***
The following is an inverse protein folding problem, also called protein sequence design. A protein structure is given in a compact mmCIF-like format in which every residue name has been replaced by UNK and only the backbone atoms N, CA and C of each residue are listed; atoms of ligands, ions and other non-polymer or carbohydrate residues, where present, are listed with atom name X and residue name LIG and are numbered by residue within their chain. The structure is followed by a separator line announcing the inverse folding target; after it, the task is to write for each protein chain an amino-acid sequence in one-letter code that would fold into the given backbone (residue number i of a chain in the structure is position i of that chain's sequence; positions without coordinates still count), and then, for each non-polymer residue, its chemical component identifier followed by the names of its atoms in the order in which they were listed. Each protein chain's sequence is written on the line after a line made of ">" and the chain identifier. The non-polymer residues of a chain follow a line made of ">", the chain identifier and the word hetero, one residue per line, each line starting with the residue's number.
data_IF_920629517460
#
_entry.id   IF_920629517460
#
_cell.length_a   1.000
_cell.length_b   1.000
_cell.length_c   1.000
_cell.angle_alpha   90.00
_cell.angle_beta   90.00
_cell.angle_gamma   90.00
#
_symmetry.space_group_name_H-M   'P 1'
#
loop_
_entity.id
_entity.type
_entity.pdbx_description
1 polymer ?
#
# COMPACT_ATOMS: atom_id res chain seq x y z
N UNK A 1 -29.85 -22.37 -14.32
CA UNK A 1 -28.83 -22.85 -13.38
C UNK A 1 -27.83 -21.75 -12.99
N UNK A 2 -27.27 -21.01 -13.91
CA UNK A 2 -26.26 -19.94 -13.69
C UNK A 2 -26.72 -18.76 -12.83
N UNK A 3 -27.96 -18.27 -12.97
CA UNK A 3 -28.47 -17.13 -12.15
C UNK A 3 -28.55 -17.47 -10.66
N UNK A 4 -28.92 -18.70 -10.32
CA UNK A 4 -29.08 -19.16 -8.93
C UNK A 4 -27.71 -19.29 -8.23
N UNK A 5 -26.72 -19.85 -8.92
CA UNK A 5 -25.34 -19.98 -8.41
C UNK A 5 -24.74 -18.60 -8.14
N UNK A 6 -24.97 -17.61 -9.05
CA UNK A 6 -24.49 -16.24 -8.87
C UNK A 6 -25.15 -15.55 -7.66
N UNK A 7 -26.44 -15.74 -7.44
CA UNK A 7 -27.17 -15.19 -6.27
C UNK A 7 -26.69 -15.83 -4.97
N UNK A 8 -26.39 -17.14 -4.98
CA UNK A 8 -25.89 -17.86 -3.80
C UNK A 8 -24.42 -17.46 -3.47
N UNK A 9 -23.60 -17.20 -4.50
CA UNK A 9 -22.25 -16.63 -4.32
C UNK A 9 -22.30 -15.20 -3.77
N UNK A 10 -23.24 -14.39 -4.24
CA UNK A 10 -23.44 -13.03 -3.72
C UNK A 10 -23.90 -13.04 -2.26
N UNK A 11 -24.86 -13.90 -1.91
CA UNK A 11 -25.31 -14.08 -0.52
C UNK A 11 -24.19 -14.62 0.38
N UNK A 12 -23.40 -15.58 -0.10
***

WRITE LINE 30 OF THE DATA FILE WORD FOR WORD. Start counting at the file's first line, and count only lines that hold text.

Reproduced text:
C UNK A 3 -28.55 -17.47 -10.66